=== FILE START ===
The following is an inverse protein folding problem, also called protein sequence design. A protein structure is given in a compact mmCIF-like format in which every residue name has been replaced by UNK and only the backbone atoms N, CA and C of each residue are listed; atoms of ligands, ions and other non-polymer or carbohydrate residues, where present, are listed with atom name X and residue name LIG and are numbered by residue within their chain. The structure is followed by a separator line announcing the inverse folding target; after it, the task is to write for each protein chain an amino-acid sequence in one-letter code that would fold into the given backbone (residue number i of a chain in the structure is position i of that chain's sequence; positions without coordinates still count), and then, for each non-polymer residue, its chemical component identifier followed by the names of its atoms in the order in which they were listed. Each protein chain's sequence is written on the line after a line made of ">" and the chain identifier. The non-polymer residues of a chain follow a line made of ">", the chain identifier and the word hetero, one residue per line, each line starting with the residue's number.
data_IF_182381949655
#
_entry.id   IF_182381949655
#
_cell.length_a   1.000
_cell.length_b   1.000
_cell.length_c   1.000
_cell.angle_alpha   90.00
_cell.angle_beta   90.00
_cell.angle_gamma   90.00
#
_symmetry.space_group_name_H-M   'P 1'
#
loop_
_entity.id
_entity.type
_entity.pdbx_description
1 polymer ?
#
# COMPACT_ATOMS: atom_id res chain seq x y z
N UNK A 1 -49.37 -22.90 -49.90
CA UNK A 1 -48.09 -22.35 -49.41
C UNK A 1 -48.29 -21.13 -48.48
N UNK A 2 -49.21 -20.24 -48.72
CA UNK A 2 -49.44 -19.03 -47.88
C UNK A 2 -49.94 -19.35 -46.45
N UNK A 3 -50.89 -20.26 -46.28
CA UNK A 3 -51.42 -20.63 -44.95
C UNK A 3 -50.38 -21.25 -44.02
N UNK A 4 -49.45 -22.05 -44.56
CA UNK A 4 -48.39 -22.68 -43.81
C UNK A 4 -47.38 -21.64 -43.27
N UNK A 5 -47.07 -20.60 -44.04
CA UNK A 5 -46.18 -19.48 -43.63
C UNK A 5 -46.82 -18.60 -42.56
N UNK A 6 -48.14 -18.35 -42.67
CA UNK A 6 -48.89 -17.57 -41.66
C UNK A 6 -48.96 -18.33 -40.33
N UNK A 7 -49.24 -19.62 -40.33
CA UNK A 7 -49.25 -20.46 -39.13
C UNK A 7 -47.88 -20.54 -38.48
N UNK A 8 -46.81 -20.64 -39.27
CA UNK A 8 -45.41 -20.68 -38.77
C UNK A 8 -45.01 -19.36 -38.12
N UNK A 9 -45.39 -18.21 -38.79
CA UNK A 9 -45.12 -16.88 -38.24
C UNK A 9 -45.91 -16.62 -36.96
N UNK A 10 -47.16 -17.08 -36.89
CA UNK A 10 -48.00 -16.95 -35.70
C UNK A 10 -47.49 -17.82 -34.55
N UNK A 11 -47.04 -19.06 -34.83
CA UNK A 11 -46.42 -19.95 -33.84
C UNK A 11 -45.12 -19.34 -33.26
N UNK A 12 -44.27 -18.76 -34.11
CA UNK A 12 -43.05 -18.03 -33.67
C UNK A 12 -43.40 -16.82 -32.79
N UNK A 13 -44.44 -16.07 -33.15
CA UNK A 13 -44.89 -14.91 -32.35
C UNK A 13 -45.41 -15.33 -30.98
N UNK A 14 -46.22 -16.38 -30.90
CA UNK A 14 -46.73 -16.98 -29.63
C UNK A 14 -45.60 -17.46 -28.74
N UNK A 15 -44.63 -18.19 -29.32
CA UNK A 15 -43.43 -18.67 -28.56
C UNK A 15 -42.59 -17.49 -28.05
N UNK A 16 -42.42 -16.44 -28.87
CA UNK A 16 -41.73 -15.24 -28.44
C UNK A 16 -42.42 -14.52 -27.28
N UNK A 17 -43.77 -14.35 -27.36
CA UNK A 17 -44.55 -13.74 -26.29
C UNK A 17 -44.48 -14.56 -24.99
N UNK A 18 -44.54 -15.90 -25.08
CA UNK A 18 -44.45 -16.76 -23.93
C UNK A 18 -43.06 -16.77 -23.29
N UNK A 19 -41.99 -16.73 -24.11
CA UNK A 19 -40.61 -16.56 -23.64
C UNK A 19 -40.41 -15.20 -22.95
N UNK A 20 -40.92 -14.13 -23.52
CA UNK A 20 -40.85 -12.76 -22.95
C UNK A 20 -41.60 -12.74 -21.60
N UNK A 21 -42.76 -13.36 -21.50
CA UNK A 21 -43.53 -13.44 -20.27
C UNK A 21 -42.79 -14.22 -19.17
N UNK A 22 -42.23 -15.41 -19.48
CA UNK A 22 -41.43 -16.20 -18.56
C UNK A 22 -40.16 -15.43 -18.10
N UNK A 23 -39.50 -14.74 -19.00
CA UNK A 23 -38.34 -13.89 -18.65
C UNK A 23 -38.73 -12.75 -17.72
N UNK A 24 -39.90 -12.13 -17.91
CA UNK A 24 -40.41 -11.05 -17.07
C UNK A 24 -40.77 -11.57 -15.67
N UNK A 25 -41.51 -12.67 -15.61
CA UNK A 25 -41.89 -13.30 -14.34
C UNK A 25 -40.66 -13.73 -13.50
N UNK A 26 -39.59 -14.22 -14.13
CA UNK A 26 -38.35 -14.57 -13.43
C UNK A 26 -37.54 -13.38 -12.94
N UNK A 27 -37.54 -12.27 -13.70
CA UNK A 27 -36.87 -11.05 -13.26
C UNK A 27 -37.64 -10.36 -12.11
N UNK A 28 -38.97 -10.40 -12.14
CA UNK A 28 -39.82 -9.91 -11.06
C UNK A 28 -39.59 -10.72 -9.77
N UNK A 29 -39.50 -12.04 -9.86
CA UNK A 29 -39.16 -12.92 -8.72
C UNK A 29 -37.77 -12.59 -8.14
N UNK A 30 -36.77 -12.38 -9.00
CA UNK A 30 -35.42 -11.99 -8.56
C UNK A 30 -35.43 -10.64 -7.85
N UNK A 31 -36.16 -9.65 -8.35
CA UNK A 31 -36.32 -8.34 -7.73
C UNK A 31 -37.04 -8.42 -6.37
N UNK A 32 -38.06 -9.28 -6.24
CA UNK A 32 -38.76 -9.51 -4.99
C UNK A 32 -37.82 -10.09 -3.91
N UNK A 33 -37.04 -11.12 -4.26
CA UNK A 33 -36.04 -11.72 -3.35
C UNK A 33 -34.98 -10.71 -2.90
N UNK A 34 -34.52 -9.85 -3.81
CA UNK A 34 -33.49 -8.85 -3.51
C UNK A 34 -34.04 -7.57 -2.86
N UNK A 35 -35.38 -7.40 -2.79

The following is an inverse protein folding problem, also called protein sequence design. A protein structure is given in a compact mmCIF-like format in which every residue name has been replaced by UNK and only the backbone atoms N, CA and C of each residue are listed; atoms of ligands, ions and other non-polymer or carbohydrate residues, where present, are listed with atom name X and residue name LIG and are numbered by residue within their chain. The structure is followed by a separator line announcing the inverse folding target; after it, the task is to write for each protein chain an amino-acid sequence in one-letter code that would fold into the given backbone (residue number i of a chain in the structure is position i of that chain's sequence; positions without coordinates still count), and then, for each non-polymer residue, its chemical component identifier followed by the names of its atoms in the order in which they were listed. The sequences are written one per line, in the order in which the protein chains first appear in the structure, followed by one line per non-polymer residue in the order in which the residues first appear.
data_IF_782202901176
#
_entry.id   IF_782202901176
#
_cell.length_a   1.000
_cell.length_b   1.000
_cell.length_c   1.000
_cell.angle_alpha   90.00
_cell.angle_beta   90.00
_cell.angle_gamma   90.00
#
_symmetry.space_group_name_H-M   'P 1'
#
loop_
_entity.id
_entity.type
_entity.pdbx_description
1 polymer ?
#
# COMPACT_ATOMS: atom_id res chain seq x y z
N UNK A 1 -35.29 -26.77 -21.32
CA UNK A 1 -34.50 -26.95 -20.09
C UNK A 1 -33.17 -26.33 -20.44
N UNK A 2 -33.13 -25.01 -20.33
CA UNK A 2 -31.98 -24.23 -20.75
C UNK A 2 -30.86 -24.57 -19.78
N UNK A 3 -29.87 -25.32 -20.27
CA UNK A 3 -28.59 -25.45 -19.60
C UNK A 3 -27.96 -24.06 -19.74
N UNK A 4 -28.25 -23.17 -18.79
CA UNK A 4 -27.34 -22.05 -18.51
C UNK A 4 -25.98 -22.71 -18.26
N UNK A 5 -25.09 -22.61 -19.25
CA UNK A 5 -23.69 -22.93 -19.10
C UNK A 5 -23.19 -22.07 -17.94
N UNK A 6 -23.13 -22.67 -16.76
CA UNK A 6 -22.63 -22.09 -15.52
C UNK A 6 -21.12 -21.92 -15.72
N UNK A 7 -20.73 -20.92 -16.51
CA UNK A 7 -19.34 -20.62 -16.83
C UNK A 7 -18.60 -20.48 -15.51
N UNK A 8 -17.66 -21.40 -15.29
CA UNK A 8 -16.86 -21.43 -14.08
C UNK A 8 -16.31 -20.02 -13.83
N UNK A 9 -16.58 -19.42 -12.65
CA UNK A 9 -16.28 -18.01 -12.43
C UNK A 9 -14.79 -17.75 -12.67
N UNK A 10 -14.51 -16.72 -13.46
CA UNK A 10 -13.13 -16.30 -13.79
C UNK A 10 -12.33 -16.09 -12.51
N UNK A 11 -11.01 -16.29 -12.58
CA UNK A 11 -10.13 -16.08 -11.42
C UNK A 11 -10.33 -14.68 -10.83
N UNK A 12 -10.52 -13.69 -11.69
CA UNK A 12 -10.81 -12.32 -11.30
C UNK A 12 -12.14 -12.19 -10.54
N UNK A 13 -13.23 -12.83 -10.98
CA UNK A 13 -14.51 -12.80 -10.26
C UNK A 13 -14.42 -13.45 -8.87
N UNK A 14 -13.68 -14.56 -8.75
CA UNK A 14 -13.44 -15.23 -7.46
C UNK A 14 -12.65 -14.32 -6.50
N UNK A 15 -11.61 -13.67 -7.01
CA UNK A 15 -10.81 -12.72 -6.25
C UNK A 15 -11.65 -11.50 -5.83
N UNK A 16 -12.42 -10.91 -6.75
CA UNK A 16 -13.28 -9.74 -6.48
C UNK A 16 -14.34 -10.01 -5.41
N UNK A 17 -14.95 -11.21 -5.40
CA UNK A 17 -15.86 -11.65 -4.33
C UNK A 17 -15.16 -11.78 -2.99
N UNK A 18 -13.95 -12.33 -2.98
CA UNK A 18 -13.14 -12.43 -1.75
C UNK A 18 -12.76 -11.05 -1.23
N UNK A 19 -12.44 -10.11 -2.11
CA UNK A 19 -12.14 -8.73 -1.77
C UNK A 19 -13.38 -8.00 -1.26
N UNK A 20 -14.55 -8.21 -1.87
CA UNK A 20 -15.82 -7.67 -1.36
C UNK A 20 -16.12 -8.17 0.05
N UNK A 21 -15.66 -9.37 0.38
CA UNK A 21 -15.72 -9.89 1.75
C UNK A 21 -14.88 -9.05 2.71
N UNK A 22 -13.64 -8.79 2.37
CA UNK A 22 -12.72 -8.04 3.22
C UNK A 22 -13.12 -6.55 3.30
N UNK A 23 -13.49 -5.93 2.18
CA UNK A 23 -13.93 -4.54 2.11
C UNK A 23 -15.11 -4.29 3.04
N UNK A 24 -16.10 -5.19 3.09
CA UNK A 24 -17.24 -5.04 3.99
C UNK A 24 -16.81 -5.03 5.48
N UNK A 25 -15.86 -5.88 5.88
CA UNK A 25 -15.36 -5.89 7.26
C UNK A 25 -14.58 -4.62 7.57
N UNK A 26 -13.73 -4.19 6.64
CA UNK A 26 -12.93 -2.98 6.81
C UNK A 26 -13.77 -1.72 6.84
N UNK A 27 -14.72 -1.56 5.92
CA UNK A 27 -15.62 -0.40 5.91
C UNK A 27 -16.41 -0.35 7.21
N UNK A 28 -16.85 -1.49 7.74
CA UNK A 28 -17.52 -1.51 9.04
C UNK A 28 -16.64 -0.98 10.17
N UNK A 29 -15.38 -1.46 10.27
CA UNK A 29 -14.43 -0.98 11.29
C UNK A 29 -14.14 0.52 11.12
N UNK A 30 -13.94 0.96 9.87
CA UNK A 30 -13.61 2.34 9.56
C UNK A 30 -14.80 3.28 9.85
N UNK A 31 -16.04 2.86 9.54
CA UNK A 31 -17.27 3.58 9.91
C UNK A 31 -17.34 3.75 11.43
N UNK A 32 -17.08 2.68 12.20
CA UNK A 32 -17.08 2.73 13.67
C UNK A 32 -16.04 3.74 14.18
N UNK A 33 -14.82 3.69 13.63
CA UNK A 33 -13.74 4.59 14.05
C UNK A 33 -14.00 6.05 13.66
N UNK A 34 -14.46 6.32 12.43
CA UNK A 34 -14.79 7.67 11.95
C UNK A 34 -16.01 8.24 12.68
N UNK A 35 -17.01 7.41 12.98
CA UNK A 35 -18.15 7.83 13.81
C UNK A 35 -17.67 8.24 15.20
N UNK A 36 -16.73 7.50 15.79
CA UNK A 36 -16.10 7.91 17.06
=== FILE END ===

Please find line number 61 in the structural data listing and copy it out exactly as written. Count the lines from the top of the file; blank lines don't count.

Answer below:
N UNK A 14 -46.22 -16.38 -30.90